Parenting style, religiosity, peers, and adolescent heavy drinking
ABSTRACT The purpose of this research was to examine whether authoritative, authoritarian, indulgent, and neglectful parenting styles were associated with adolescent alcohol use and heavy drinking, after controlling for peer use, religiosity, and other relevant variables. Structural equation modeling was used to estimate direct and indirect associations of parenting style with alcohol use and heavy drinking among 4,983 adolescents in Grades 7-12.
Adolescents whose parents were authoritative were less likely to drink heavily than adolescents from the other three parenting styles, and they were less likely to have close friends who used alcohol. In addition, religiosity was negatively associated with heavy drinking after controlling for other relevant variables. Authoritative parenting appears to have both direct and indirect associations with the risk of heavy drinking among adolescents. Authoritative parenting, where monitoring and support are above average, might help deter adolescents from heavy alcohol use, even when adolescents have friends who drink. In addition, the data suggest that the adolescent's choice of friends may be an intervening variable that helps explain the negative association between authoritative parenting and adolescent heavy drinking.
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ABSTRACT: Hazardous drinking among adolescents is a major public health concern. The purpose of this study was to examine the prevalence of binge drinking/alcohol consumption and its association with different types of friendship networks, gender and socioeconomic status among students in Belo Horizonte, Minas Gerais, Brazil. We conducted a cross-sectional study on a representative random sample of 891 adolescents (41% male, aged 15-19 years) from public and private schools in 2009-2010. Information on friendship networks and binge drinking was collected using two validated self-administered questionnaires: the Integrated Questionnaire for the Measurement of Social Capital and the first 3 items in the Alcohol Use Disorders Identification Test (AUDIT C). We used the area-based Social Vulnerability Index (SVI), mother and father's educational background, and the type of school to assess socioeconomic status. The chi-squared test was used to examine the associations between sample characteristics or the type of friends and binge drinking (p-values <0.05 were considered statistically significant). Ordinal logistic regression was used to estimate the association between binge drinking and the independent variables. A total of 321 (36%) adolescents reported binge drinking (5 or more drinks in one occasion), and among them, 233 (26.2%) adolescents reported binge drinking less than monthly to monthly, and 88 (9.9%) weekly to daily. Binge drinking was associated with being male (OR = 1.52, 95% CI 1.01-2.28) and with living in a low vulnerability area (having the best housing conditions, schooling, income, jobs, legal assistance and health) (OR = 1.66, 95% CI 1.05-2.62). Students who reported that their closest friends were from school (as opposed to friends from church) had an increased risk of binge drinking (OR = 3.55, 95% CI 1.91-5.87). In analyses stratified by gender, the association was significant only among the female students. The prevalence of binge drinking was high in this sample of Brazilian adolescents, and gender, low social vulnerability and friendship network were associated with binge drinking.BMC Public Health 04/2012; 12:257. · 2.08 Impact Factor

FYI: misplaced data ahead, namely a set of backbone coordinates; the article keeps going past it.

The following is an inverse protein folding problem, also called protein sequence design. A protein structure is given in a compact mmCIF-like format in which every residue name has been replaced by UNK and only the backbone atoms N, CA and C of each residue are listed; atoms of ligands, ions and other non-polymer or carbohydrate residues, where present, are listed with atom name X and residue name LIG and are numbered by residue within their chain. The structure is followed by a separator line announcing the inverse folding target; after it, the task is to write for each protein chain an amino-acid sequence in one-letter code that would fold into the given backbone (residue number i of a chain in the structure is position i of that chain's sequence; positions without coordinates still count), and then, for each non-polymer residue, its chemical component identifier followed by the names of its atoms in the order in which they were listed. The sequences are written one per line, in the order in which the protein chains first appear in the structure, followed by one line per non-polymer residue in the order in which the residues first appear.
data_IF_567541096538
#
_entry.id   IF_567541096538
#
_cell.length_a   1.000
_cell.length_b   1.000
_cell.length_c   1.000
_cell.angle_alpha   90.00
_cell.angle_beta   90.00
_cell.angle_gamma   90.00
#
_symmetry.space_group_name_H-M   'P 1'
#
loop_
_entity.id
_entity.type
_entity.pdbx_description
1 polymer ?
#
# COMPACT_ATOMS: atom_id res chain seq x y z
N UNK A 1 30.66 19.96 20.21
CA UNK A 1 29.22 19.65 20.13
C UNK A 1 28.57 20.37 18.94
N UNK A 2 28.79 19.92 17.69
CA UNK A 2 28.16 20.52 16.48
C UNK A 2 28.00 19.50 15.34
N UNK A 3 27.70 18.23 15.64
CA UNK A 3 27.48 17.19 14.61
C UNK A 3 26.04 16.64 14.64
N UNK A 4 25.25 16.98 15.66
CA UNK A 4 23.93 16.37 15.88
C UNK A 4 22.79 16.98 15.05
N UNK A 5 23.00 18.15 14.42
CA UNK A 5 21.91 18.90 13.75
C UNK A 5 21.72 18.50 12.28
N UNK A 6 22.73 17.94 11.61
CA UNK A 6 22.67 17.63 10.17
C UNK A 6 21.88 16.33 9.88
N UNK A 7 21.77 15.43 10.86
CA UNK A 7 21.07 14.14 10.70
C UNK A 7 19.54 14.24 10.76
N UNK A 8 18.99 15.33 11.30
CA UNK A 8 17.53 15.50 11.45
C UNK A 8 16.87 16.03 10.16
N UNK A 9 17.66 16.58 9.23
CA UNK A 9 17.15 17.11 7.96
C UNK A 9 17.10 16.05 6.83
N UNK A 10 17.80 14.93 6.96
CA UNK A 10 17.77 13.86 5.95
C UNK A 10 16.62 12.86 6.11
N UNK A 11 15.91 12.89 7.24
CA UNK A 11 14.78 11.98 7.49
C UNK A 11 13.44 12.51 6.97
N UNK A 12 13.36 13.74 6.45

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ABSTRACT: Although a variety of recreation programs provide valuable settings for youth development and should continue, the home should be considered the first and perhaps the most essential context for positive youth development. Family leisure experiences are purposively or intentionally planned by invested adults (parents) to create and maintain meaningful relationships and provide supportive opportunities for their children to learn skills and develop behaviors that will not only strengthen current family life but ultimately contribute to their overall positive development. The article presents family leisure research from a youth perspective and sets out the implications of the role of home-based core types of leisure that families engage in.New Directions for Youth Development 06/2011; 2011(130):29-42.
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ABSTRACT: This study aimed to assess the effectiveness of the Örebro prevention programme (ÖPP), an alcohol misuse prevention programme that aims to reduce youth drinking by changing parental behaviour. Cluster-randomized trial, with schools assigned randomly to the ÖPP or no intervention. Forty municipal schools in 13 counties in Sweden. A total of 1752 students in the 7th grade and 1314 parents were assessed at baseline. Students' follow-up rates in the 8th and 9th grades were 92.1% and 88.4%, respectively. Classroom questionnaires to students and postal questionnaires to parents were administered before randomization and 12 and 30 months post-baseline. Two-level logistic regression models, under four different methods of addressing the problem of loss to follow-up, revealed a statistically significant programme effect for only one of three drinking outcomes under one loss-to-follow-up method, and that effect was observed only at the 12-month follow-up. The Örebro prevention programme as currently delivered in Sweden does not appear to reduce or delay youth drunkenness.Addiction 06/2011; 106(12):2134-43. · 4.58 Impact Factor